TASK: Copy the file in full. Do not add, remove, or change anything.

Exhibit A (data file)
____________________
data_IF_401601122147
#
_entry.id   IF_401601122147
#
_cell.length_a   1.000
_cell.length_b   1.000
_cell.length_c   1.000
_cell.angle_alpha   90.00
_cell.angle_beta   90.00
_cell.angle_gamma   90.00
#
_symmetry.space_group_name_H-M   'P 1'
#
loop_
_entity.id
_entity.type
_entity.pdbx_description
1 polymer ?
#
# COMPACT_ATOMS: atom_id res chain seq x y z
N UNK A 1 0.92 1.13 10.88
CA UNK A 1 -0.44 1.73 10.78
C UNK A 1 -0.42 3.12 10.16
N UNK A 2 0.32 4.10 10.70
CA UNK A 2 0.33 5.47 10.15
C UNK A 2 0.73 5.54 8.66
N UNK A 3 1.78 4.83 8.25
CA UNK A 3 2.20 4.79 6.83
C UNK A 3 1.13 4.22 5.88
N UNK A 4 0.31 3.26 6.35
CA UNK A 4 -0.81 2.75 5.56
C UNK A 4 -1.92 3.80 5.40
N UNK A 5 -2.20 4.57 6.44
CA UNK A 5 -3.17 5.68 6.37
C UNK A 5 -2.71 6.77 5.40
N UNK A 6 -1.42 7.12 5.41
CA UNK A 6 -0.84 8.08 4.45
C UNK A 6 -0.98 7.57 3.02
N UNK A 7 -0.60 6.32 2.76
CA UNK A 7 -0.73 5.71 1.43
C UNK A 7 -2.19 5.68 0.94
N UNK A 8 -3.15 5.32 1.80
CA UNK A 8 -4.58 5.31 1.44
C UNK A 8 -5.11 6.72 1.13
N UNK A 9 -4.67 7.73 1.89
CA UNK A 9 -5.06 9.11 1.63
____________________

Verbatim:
data_IF_401601122147
#
_entry.id   IF_401601122147
#
_cell.length_a   1.000
_cell.length_b   1.000
_cell.length_c   1.000
_cell.angle_alpha   90.00
_cell.angle_beta   90.00
_cell.angle_gamma   90.00
#
_symmetry.space_group_name_H-M   'P 1'
#
loop_
_entity.id
_entity.type
_entity.pdbx_description
1 polymer ?
#
# COMPACT_ATOMS: atom_id res chain seq x y z
N UNK A 1 0.92 1.13 10.88
CA UNK A 1 -0.44 1.73 10.78
C UNK A 1 -0.42 3.12 10.16
N UNK A 2 0.32 4.10 10.70
CA UNK A 2 0.33 5.47 10.15
C UNK A 2 0.73 5.54 8.66
N UNK A 3 1.78 4.83 8.25
CA UNK A 3 2.20 4.79 6.83
C UNK A 3 1.13 4.22 5.88
N UNK A 4 0.31 3.26 6.35
CA UNK A 4 -0.81 2.75 5.56
C UNK A 4 -1.92 3.80 5.40
N UNK A 5 -2.20 4.57 6.44
CA UNK A 5 -3.17 5.68 6.37
C UNK A 5 -2.71 6.77 5.40
N UNK A 6 -1.42 7.12 5.41
CA UNK A 6 -0.84 8.08 4.45
C UNK A 6 -0.98 7.57 3.02
N UNK A 7 -0.60 6.32 2.76
CA UNK A 7 -0.73 5.71 1.43
C UNK A 7 -2.19 5.68 0.94
N UNK A 8 -3.15 5.32 1.80
CA UNK A 8 -4.58 5.31 1.44
C UNK A 8 -5.11 6.72 1.13
N UNK A 9 -4.67 7.73 1.89
CA UNK A 9 -5.06 9.11 1.63